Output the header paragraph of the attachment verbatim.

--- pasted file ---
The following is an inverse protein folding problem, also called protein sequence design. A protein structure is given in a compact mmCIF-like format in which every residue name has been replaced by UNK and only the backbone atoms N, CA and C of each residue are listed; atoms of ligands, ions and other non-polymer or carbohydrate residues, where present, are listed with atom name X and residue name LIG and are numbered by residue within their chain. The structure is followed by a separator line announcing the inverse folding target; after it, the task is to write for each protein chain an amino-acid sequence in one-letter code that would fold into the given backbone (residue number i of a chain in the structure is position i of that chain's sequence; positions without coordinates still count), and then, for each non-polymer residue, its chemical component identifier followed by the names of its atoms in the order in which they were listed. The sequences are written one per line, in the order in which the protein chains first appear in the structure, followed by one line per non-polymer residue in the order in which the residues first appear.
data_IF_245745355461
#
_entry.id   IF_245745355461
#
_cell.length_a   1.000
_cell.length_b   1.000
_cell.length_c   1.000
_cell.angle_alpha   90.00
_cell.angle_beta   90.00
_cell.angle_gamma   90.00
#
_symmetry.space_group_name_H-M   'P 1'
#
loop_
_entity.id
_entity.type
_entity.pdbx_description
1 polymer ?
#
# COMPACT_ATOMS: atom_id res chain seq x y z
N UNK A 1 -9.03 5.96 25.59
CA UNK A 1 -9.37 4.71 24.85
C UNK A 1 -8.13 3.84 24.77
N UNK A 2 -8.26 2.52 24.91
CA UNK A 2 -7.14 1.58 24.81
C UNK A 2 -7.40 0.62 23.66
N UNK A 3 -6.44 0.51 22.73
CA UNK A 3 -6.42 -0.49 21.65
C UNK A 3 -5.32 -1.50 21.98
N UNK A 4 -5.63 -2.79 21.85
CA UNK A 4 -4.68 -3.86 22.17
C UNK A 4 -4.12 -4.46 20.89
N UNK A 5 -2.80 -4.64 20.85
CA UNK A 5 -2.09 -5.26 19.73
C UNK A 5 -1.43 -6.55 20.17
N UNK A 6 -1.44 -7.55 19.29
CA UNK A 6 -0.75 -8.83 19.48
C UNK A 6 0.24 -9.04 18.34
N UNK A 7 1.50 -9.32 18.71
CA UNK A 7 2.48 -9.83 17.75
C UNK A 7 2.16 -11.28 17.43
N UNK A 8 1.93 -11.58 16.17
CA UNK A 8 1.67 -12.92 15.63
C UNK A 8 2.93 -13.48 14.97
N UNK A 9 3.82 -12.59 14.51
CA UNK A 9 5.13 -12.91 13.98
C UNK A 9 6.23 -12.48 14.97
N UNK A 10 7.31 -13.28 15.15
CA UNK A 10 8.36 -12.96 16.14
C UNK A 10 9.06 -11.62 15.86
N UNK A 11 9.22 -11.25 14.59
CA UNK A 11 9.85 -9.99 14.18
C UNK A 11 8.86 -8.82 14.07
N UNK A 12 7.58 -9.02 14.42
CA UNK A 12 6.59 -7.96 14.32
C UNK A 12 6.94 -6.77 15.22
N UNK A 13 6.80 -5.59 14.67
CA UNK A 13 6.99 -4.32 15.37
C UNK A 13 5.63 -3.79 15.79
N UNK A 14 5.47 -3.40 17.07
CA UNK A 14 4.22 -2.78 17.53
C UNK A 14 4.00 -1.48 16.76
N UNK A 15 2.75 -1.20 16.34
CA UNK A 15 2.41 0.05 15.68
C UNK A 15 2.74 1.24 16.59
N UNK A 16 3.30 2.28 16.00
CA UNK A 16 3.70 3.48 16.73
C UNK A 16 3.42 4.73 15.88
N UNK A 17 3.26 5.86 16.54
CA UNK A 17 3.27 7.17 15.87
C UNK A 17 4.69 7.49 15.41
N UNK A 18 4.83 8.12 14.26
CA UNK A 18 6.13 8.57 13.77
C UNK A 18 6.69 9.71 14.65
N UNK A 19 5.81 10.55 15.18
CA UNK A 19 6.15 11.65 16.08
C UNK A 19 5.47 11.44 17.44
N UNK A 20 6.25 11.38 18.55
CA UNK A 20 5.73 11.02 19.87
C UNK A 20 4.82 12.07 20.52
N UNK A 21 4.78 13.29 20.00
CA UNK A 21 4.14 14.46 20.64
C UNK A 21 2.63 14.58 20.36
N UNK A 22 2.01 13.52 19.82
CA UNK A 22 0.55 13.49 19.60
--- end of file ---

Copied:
The following is an inverse protein folding problem, also called protein sequence design. A protein structure is given in a compact mmCIF-like format in which every residue name has been replaced by UNK and only the backbone atoms N, CA and C of each residue are listed; atoms of ligands, ions and other non-polymer or carbohydrate residues, where present, are listed with atom name X and residue name LIG and are numbered by residue within their chain. The structure is followed by a separator line announcing the inverse folding target; after it, the task is to write for each protein chain an amino-acid sequence in one-letter code that would fold into the given backbone (residue number i of a chain in the structure is position i of that chain's sequence; positions without coordinates still count), and then, for each non-polymer residue, its chemical component identifier followed by the names of its atoms in the order in which they were listed. The sequences are written one per line, in the order in which the protein chains first appear in the structure, followed by one line per non-polymer residue in the order in which the residues first appear.